Biblical laments have, according to Vroegop, three key features. First, there is an address to the Lord. In this way laments are for believers, not those shouting to the void or an impersonal universe. Second, laments complain. The complaint might be overtly because of some sin, or it may be less clear why the tragedy struck, but regardless something has gone very wrong and the people of God aren’t going to pretend it’s okay. Finally, laments have an expression of trust or praise, sometimes both. When all the sawdust of a lament finally settles to the ground, a believer is still a believer because God is God. Often this expression of trust marks a turning point in the psalm. Appendix 4, entitled, “But, Yet, And,” traces a number of examples of this “turn” in various psalms. “In some cases,” Vroegop writes, “the specific word [but, yet, or and] is not present, but the tone of the sentence fits the purpose [of asking boldly or choosing to trust]” (209).
Like the book of Lamentations, Dark Clouds, Deep Mercy was also born out of tragedy. The Vroegops first experienced lament in the wake of a stillborn daughter and they later had other significant troubles during pregnancies. “Pain and fear mingled together in a jumbled torrent of emotion. . . . I wrestled with sadness that bored a hole in my chest,” he writes (17). My wife and I—and I’m sure many in your churches—know a little bit about this. You don’t forget that pale look on an ultrasound technician’s face when she says, “I’m going to grab the doctor,” on her way out the door. But it was in this season of sorrow that the Vroegop’s found solace in the Scripture. “The Bible gave voice to my pain. . . . I discovered a minor-key language for my suffering: lament” (17).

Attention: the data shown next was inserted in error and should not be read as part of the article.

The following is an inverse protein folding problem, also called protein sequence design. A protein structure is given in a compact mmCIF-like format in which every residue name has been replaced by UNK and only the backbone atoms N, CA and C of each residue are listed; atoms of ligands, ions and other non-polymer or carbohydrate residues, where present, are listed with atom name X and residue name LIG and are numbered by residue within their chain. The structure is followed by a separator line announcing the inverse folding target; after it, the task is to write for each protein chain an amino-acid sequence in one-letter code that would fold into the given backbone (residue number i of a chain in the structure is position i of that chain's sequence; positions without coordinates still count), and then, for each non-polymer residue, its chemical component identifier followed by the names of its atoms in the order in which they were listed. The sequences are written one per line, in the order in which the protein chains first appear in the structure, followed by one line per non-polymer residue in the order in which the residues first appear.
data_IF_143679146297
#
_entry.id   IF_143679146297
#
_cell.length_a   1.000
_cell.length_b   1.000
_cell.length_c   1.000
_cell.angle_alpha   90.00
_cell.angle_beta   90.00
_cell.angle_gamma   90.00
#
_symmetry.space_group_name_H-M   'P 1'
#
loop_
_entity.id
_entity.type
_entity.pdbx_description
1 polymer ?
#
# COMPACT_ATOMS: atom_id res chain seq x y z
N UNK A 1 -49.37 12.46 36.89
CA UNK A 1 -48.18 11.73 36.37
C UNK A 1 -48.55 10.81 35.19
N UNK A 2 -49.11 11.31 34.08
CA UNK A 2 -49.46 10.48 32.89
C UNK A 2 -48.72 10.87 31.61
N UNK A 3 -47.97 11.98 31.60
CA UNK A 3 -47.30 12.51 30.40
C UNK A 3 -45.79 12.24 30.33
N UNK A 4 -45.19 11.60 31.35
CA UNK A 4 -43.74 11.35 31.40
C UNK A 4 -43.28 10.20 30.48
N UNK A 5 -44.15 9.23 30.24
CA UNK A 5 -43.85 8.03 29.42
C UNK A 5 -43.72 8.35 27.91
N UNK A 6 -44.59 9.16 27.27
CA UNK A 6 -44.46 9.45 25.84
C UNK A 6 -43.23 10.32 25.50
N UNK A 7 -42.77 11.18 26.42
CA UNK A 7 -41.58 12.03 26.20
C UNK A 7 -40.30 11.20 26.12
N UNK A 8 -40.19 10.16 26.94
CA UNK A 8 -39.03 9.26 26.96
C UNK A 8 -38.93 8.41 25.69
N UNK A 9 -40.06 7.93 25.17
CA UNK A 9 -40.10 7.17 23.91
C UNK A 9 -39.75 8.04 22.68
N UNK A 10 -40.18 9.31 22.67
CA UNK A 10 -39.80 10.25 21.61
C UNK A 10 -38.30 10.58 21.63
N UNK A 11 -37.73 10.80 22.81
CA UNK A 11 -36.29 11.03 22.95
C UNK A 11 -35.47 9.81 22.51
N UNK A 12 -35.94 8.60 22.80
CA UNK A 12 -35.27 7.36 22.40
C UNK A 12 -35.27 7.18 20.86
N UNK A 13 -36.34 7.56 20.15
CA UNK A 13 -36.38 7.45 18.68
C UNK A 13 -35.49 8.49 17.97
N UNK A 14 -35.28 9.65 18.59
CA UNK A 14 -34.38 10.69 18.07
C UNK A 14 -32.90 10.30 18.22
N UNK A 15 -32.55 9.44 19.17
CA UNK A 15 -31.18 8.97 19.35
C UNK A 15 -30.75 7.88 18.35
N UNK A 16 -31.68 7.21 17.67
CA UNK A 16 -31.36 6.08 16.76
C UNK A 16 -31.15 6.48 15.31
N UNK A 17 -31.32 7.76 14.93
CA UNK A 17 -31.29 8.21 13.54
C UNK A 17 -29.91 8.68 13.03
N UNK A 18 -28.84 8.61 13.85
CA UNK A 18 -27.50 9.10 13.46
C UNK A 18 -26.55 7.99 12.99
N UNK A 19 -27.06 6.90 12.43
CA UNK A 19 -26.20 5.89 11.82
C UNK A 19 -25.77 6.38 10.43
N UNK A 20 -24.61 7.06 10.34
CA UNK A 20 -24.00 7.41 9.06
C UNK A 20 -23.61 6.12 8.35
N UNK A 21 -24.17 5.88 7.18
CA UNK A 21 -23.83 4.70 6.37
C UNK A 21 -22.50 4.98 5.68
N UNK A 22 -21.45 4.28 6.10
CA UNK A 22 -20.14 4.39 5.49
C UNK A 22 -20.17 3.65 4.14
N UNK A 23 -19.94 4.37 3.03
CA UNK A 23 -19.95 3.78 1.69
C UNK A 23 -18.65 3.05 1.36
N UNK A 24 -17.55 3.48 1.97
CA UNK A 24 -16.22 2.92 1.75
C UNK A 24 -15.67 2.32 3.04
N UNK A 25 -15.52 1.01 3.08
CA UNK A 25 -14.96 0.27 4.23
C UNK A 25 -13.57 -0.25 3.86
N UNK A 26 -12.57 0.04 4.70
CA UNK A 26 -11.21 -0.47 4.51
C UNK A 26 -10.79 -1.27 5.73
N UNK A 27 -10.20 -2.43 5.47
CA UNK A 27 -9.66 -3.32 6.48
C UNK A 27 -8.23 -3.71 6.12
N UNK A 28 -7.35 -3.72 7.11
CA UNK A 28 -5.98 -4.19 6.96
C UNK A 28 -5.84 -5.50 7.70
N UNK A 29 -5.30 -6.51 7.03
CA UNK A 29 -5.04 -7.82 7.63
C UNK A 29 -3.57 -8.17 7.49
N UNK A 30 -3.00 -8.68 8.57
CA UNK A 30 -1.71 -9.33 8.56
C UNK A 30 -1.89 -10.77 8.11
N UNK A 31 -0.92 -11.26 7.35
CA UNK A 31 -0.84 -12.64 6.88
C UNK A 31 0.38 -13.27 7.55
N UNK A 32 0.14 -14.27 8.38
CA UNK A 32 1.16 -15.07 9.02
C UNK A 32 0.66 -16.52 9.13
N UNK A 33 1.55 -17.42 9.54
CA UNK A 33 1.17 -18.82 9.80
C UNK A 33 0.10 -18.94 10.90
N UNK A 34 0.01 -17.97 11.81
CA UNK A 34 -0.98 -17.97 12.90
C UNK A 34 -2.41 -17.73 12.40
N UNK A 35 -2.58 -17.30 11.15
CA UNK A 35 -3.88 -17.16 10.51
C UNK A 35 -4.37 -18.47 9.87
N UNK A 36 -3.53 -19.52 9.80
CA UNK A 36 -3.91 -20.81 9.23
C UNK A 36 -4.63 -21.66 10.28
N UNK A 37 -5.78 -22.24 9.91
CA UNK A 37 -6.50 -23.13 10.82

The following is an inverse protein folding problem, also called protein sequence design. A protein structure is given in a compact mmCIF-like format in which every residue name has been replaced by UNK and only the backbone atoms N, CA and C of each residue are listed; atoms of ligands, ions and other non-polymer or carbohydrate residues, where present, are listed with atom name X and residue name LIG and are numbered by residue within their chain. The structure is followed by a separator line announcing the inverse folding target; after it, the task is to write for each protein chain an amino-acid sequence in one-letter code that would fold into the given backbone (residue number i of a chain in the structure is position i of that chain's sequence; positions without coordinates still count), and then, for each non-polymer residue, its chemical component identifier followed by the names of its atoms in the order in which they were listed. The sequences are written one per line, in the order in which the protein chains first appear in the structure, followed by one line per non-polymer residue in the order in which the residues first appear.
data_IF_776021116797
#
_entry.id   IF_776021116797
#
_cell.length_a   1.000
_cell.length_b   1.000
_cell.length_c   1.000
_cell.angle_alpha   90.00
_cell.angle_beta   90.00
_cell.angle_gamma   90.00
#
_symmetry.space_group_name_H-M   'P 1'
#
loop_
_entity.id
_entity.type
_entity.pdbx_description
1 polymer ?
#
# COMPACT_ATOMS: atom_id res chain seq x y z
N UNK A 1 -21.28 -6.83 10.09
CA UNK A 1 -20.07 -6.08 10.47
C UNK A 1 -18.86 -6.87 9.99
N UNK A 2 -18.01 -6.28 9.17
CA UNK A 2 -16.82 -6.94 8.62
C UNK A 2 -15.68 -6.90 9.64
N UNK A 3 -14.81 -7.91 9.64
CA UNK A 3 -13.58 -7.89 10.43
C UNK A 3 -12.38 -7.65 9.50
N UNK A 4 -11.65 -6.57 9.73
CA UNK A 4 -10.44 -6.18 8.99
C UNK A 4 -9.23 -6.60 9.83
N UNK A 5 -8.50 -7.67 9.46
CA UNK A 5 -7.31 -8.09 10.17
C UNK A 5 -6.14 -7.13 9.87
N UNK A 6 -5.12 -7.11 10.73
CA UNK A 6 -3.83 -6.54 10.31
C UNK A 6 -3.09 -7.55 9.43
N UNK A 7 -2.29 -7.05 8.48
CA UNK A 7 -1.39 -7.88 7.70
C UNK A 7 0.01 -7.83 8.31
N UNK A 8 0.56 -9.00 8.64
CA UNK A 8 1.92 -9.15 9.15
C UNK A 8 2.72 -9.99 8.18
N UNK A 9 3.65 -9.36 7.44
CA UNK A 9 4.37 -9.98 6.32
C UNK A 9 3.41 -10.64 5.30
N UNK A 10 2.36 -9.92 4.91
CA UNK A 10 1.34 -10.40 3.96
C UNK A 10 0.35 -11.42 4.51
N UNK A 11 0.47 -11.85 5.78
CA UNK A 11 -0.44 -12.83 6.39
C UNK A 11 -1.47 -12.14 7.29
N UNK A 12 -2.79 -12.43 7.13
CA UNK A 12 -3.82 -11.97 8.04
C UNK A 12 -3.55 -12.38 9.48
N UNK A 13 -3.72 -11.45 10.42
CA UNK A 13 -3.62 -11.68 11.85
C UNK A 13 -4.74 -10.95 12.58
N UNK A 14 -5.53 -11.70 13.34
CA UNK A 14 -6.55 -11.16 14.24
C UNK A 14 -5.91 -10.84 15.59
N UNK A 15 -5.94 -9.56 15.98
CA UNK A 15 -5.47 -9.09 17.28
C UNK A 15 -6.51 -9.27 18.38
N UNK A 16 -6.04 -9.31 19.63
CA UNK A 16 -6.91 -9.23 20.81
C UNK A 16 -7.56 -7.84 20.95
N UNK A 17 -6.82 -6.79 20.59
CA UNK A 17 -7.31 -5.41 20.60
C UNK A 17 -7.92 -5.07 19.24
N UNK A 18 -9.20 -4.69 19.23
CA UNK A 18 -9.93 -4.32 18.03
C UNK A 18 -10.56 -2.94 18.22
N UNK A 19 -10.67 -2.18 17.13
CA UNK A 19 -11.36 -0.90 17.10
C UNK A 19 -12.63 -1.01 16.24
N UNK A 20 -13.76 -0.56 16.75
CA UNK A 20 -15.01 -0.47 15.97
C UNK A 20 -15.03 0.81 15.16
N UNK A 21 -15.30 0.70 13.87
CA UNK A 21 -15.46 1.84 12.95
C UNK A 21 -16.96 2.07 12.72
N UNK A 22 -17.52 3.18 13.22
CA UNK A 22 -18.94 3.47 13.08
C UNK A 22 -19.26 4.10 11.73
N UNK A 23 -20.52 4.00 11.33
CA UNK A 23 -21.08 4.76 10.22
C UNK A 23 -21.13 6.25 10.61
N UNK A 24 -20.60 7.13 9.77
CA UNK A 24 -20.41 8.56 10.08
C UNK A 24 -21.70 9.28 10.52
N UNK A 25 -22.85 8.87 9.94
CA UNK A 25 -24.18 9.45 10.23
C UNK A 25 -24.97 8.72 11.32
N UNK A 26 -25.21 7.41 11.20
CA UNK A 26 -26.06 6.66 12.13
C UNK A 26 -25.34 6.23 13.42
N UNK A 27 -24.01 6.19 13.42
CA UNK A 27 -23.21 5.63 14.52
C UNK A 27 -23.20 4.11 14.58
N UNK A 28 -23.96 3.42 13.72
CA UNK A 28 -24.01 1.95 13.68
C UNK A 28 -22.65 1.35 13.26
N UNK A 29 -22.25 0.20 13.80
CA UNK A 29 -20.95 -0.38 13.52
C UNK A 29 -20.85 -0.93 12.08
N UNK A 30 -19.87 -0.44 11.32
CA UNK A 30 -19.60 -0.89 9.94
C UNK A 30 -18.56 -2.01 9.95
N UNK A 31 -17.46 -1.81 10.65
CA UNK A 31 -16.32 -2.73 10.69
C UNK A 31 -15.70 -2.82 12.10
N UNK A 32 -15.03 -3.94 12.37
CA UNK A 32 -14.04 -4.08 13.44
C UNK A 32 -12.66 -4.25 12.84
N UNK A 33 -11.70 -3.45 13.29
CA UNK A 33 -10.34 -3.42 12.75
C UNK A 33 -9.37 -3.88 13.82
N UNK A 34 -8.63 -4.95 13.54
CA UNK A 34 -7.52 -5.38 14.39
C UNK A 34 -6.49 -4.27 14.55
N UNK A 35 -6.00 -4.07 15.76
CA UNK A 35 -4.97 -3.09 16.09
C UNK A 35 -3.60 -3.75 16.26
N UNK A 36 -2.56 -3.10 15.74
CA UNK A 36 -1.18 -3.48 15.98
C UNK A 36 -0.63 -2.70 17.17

A Book for Those in Pain
Whenever I read a book about suffering, I find myself wondering about the author’s intended audience. Russ Ramsey, the author of Struck, another edifying book on suffering, has said there are two kinds of books on suffering. “There are books that you give to people who are interested in the subject, but not necessarily afflicted or suffering in the moment. And then there are books for people who are in the middle of suffering.”
Dark Clouds, Deep Mercy is more in the latter category, but it’s not the book you hand them on the way home from the funeral. The wounds are probably still too raw for this book. It seems to me that Dark Clouds, Deep Mercy is best given to someone when the steady delivery of meals from the church has stopped, when friends forget to check in, and when acute grief has dissipated but long-term grief still lingers. It is a good book for every pastor to read, but at some time or another, it will also be a book for most people in the pews.
* This book review originally appeared at 9Marks.